Natural resource managers are often faced with problematic species that maintain persistently high densities at the expense of more desirable species. Exotic invasive species are a clear example of this, as invasive populations behind the invasion front often achieve tremendously high densities. For many invaders, this high density appears stable, although the timescale of this stability (years, decades, centuries) is still unclear for many invaders (Simberloff and Gibbons 2004). Nevertheless, management may benefit from considering the unique selection pressures acting on such species that reach unusually high densities. By escaping their complex native communities, invaders may gain not just an immediate fitness benefit from reduced consumer loads, but also evolutionary benefits by escaping the conflicting selection pressure exerted by diverse consumers. If resistance to specialists trade offs with resistance to generalists, then invaders may be free to evolve very high levels of defense against generalists without incurring the costs of increased specialist loads (Joshi and Vrieling 2005). Thus, while native species must deal with fluctuating and conflicting selection from varying ratios of generalist and specialist enemies (Berenbaum and Zangerl 2006; Zangerl et al. 2008; Bell 2010), exotic invader populations may be free to adapt to more simplified selective regimes, may be able to reduce costs of these adaptations, and may increase in both fitness and abundance.
Changing encounter rates with conspecifics and heterospecifics, with concomitant altered selection, will occur as these invasive species increase in density. When a new invasive population is first established, either at the original introduction site or along the spreading invasion front, these newly dispersed individuals will be initially rare in their new community. As a rare member of the community, these new populations may be under selection for specific traits, including being highly competitive or aggressive against other species. It is these highly competitive/aggressive individuals that will be more likely to survive and reproduce and send propagules off to continue the expansion. This may lead to the evolution of ‘invasive’ phenotypes that excel at invading new communities and producing new colonists before their populations build up to a high level at any one invaded site. For instance, a study comparing populations of an invasive crayfish, Pacifastacus leniusculus, from its native and introduced ranges found invasive populations from streams with no native congeneric crayfish to be consistently more aggressive in their interactions with different crayfish species, as well as more voracious and active foragers and bolder in the face of predation risk (Pintor et al. 2008). As aggression, foraging rate, and boldness were correlated in these species, at high density, crayfish may be under selection to reduce their foraging rates and boldness to avoid costly aggressive interactions with conspecifics and congeners. On the other hand, invasive populations moving into crayfish-free streams may be released from this trade-off, because intraspecific interactions will be rare at least initially.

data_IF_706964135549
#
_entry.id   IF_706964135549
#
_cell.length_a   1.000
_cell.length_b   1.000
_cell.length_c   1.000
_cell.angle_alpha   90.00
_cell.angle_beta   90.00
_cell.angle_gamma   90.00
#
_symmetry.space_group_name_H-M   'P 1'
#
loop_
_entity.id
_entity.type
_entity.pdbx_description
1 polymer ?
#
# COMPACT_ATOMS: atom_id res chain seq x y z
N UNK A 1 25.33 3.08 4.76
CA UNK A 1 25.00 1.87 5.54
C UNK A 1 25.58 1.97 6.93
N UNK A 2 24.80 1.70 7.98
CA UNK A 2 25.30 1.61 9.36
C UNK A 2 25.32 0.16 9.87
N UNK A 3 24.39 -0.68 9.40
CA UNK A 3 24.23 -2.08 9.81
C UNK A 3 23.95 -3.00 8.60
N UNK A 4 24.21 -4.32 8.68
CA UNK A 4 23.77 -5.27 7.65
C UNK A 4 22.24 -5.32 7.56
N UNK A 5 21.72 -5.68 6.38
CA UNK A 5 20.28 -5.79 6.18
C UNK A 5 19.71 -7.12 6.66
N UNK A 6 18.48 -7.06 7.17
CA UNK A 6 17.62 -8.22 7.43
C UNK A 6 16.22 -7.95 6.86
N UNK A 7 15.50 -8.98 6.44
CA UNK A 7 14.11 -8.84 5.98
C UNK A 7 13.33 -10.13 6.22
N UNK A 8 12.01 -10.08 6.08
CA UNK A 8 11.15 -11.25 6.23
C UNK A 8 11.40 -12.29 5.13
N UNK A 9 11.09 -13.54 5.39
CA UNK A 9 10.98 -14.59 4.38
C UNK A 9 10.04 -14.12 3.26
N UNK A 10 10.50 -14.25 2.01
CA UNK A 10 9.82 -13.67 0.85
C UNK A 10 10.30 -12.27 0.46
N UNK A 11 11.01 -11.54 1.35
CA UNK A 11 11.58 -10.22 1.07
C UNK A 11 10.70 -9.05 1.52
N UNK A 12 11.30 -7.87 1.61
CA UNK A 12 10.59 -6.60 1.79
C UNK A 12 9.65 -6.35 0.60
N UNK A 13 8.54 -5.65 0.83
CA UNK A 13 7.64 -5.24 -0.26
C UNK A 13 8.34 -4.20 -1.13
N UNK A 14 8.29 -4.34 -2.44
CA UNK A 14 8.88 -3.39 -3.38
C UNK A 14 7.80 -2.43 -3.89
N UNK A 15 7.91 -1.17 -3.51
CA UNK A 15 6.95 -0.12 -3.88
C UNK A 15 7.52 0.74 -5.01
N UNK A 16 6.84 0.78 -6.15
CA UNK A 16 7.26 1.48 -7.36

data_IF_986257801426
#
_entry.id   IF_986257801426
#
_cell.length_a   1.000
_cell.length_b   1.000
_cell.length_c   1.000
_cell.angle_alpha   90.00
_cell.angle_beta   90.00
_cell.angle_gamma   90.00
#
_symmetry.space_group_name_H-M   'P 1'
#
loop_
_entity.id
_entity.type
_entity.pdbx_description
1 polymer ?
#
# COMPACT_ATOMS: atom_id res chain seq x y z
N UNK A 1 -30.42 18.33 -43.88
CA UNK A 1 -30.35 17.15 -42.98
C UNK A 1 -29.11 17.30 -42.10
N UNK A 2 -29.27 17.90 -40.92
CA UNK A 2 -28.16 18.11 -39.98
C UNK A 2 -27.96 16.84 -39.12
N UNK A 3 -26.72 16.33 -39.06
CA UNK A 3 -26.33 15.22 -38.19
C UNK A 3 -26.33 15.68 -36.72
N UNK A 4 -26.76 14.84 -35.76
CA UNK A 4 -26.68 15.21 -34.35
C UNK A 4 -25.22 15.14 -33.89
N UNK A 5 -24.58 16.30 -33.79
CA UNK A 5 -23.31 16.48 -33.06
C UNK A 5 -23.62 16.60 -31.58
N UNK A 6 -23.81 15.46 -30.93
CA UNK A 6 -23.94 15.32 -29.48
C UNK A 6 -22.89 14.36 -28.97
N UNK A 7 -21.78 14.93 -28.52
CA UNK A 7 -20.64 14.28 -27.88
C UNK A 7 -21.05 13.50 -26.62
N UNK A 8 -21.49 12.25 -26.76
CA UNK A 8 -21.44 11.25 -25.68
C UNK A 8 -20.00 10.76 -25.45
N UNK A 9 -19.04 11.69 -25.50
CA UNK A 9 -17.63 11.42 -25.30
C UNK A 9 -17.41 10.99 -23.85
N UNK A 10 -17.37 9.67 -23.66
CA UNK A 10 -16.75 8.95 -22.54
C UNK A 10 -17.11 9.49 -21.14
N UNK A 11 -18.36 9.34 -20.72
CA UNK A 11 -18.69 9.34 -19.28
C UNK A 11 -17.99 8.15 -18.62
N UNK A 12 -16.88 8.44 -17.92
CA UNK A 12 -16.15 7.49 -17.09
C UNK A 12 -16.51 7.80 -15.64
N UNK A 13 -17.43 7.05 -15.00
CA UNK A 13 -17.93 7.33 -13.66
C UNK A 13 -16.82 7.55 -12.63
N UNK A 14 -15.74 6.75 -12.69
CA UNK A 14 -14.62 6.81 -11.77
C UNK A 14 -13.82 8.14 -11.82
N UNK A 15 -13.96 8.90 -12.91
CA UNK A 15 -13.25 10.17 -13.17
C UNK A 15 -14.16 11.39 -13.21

A similar process may occur in invasive plants that employ allelopathic traits to compete with heterospecifics. Allelopathy has been documented in a number of invasive plant species (Hierro and Callaway 2003) and may frequently create scenarios where the chemical traits are under different selection pressures based on the relative abundance of the allelopathic species (as described earlier for B. nigra). In a rapidly expanding allelopathic invader, one might predict selection for high allelochemical levels on the leading edge of the invasion, where competition is largely interspecific, but selection against the allelochemicals in well-established infestations if the invasive forms dense stands (resulting in high rates of intraspecific competition). Alliaria petiolata is an aggressive invader of forest understories in the eastern United States, and part of its invasive success may be because of its production of allelochemicals that negatively affect native plants and their mycorrhizal symbionts (Rodgers et al. 2008). If these allelochemicals are favored under inter-, but disfavored under intra-, specific competition, then one would expect to the see the genetic investment to the chemicals decline over time in populations as they build up density. Consistent with this prediction, Lankau et al. (2009) found a strong negative correlation between the allelochemical concentration of a population and its estimated age for 44 A. petiolata populations dated with herbarium records, indicating a trend for higher toxicity in newly established populations.